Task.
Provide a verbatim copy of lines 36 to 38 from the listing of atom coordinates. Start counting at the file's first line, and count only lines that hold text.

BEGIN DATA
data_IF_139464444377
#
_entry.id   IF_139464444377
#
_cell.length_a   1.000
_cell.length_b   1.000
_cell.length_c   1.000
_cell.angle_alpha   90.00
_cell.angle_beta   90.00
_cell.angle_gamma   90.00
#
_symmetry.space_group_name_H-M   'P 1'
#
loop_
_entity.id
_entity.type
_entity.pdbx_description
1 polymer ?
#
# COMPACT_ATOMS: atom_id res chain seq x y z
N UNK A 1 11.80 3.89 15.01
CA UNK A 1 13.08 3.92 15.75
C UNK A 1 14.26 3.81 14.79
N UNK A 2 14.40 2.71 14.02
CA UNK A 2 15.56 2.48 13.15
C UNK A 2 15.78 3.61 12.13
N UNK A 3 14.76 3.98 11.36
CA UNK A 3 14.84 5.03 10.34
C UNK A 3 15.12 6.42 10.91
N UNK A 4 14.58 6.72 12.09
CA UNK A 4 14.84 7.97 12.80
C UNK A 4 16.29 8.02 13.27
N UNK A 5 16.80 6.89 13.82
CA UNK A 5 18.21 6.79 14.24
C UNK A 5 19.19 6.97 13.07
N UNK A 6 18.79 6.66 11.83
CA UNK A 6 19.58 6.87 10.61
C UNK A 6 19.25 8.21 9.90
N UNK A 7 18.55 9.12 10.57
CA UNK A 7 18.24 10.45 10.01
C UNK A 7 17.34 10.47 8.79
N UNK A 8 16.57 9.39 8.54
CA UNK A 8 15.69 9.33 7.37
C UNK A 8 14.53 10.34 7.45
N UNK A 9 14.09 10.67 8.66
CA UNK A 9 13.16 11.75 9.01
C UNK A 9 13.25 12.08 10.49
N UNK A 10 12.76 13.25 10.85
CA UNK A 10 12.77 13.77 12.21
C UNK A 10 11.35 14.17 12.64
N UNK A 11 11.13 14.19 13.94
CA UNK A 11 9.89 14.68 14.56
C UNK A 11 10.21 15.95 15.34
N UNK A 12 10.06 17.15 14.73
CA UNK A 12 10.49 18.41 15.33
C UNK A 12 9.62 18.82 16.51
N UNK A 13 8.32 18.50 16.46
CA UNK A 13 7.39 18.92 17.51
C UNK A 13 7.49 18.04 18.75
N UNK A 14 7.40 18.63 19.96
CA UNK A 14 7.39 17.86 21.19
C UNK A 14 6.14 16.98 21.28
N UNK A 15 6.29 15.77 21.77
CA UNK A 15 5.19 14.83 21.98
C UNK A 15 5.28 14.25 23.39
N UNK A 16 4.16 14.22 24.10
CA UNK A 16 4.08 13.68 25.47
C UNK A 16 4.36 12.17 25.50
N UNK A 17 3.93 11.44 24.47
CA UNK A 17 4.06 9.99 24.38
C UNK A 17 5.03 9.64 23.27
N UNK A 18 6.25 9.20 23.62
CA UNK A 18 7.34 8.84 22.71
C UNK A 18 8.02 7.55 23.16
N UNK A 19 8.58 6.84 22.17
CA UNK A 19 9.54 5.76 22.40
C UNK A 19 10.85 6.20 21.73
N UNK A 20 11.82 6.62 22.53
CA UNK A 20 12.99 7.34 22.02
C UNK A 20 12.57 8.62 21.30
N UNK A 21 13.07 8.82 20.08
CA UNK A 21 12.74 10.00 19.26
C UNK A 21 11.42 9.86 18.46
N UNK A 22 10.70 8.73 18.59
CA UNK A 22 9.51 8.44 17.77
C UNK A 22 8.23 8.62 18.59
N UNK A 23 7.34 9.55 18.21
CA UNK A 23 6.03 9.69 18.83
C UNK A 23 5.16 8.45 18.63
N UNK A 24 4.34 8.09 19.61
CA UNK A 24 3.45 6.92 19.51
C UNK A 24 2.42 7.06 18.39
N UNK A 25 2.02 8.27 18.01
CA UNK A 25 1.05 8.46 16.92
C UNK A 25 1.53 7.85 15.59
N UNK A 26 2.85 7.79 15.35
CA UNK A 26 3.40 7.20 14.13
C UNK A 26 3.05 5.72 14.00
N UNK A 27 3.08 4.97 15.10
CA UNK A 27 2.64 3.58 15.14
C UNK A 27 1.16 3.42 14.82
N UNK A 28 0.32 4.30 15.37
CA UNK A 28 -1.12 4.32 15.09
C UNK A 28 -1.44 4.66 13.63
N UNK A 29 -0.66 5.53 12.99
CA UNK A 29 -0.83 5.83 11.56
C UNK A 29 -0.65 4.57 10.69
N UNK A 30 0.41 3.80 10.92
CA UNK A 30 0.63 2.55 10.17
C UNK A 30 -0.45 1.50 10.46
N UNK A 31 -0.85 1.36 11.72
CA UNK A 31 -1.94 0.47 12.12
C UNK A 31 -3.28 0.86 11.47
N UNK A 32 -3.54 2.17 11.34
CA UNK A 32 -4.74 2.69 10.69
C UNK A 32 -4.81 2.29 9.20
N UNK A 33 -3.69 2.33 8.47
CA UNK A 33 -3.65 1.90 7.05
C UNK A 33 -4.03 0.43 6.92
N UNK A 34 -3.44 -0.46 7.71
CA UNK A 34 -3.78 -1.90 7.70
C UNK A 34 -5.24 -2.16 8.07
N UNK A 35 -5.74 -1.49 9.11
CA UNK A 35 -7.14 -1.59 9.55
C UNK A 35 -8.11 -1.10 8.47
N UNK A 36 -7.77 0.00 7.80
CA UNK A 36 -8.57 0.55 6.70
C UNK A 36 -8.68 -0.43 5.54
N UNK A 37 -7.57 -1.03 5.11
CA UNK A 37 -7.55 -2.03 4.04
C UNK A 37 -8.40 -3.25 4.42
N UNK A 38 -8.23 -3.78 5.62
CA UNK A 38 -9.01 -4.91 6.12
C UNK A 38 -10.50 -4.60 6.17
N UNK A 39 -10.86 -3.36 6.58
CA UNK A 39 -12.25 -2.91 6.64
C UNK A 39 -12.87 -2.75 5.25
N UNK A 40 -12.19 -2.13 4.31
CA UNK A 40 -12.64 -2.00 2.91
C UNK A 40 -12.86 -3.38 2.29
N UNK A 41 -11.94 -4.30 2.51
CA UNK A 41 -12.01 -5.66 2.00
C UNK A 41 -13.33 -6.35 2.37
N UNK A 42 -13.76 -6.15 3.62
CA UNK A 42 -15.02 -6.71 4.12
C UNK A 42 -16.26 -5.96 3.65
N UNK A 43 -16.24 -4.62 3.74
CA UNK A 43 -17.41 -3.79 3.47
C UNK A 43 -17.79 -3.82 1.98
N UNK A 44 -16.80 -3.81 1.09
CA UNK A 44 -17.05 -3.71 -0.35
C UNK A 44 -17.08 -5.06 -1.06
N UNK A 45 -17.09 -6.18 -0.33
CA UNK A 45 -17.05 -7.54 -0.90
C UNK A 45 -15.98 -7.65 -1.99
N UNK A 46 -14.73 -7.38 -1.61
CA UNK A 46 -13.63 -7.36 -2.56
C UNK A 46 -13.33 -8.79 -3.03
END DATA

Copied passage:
N UNK A 6 18.79 6.66 11.83
CA UNK A 6 19.58 6.87 10.61
C UNK A 6 19.25 8.21 9.90